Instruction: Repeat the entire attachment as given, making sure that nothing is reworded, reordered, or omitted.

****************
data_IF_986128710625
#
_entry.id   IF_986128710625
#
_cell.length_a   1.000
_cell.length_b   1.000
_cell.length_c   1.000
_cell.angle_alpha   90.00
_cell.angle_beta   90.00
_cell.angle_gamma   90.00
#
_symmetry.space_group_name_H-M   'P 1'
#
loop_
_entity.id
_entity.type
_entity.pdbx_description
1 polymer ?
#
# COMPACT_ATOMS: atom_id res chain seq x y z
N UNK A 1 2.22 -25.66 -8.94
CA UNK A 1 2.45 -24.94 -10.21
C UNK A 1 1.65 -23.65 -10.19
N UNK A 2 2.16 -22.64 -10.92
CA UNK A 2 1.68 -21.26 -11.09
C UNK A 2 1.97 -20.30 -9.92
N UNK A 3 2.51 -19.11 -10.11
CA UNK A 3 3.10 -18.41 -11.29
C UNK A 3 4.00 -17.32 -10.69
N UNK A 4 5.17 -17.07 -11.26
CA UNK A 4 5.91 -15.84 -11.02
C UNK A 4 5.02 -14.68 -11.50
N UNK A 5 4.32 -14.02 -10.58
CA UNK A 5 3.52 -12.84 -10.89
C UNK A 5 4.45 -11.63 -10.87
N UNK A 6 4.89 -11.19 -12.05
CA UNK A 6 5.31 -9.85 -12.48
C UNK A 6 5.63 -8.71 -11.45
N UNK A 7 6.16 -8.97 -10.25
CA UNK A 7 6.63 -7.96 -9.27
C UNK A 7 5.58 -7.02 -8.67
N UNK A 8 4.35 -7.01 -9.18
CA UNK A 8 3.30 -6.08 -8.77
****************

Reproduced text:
data_IF_986128710625
#
_entry.id   IF_986128710625
#
_cell.length_a   1.000
_cell.length_b   1.000
_cell.length_c   1.000
_cell.angle_alpha   90.00
_cell.angle_beta   90.00
_cell.angle_gamma   90.00
#
_symmetry.space_group_name_H-M   'P 1'
#
loop_
_entity.id
_entity.type
_entity.pdbx_description
1 polymer ?
#
# COMPACT_ATOMS: atom_id res chain seq x y z
N UNK A 1 2.22 -25.66 -8.94
CA UNK A 1 2.45 -24.94 -10.21
C UNK A 1 1.65 -23.65 -10.19
N UNK A 2 2.16 -22.64 -10.92
CA UNK A 2 1.68 -21.26 -11.09
C UNK A 2 1.97 -20.30 -9.92
N UNK A 3 2.51 -19.11 -10.11
CA UNK A 3 3.10 -18.41 -11.29
C UNK A 3 4.00 -17.32 -10.69
N UNK A 4 5.17 -17.07 -11.26
CA UNK A 4 5.91 -15.84 -11.02
C UNK A 4 5.02 -14.68 -11.50
N UNK A 5 4.32 -14.02 -10.58
CA UNK A 5 3.52 -12.84 -10.89
C UNK A 5 4.45 -11.63 -10.87
N UNK A 6 4.89 -11.19 -12.05
CA UNK A 6 5.31 -9.85 -12.48
C UNK A 6 5.63 -8.71 -11.45
N UNK A 7 6.16 -8.97 -10.25
CA UNK A 7 6.63 -7.96 -9.27
C UNK A 7 5.58 -7.02 -8.67
N UNK A 8 4.35 -7.01 -9.18
CA UNK A 8 3.30 -6.08 -8.77